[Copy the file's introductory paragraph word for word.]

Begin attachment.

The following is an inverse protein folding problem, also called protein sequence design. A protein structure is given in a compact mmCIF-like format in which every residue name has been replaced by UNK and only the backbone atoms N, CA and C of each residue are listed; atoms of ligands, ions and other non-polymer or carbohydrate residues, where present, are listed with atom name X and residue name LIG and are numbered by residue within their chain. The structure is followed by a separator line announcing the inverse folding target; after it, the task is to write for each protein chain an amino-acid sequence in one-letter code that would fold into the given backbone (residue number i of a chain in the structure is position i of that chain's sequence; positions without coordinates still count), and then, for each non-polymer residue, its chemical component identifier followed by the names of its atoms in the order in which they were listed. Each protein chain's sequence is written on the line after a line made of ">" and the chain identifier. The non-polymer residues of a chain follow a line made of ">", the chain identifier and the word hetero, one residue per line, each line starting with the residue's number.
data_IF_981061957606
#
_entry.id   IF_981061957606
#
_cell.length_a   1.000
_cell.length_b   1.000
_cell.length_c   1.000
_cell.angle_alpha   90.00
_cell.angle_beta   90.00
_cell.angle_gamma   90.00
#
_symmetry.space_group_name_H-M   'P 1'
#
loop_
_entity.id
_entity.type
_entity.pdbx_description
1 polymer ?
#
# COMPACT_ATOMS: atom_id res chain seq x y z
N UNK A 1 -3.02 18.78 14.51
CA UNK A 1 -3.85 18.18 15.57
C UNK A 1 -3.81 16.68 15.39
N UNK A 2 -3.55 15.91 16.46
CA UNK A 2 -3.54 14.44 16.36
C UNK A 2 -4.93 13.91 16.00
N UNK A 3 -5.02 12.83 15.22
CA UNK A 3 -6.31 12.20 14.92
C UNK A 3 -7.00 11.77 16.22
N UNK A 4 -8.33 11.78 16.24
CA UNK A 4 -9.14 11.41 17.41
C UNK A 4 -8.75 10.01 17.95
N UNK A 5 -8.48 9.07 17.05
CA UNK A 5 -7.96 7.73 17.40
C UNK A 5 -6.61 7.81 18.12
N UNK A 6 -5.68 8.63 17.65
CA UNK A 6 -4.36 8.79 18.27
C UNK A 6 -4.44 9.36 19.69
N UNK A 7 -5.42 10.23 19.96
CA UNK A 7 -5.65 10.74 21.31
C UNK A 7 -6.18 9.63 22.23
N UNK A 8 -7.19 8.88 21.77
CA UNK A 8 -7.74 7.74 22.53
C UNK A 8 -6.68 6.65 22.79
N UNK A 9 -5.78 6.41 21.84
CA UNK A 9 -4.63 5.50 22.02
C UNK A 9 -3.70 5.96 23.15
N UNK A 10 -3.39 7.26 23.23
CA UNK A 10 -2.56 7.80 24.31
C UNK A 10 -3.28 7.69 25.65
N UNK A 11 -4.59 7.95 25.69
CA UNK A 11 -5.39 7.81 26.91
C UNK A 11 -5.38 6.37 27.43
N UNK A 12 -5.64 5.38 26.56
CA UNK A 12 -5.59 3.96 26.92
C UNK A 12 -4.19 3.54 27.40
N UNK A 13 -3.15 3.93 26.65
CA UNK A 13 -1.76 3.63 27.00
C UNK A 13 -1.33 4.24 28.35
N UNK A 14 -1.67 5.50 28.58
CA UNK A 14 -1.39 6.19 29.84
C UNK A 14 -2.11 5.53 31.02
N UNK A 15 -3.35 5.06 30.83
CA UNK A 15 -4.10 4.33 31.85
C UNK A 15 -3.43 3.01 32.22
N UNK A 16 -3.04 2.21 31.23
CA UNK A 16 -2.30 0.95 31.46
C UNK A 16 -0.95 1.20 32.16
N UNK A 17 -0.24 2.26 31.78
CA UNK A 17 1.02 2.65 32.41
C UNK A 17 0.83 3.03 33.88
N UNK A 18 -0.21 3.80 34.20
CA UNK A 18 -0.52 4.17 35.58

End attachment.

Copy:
The following is an inverse protein folding problem, also called protein sequence design. A protein structure is given in a compact mmCIF-like format in which every residue name has been replaced by UNK and only the backbone atoms N, CA and C of each residue are listed; atoms of ligands, ions and other non-polymer or carbohydrate residues, where present, are listed with atom name X and residue name LIG and are numbered by residue within their chain. The structure is followed by a separator line announcing the inverse folding target; after it, the task is to write for each protein chain an amino-acid sequence in one-letter code that would fold into the given backbone (residue number i of a chain in the structure is position i of that chain's sequence; positions without coordinates still count), and then, for each non-polymer residue, its chemical component identifier followed by the names of its atoms in the order in which they were listed. Each protein chain's sequence is written on the line after a line made of ">" and the chain identifier. The non-polymer residues of a chain follow a line made of ">", the chain identifier and the word hetero, one residue per line, each line starting with the residue's number.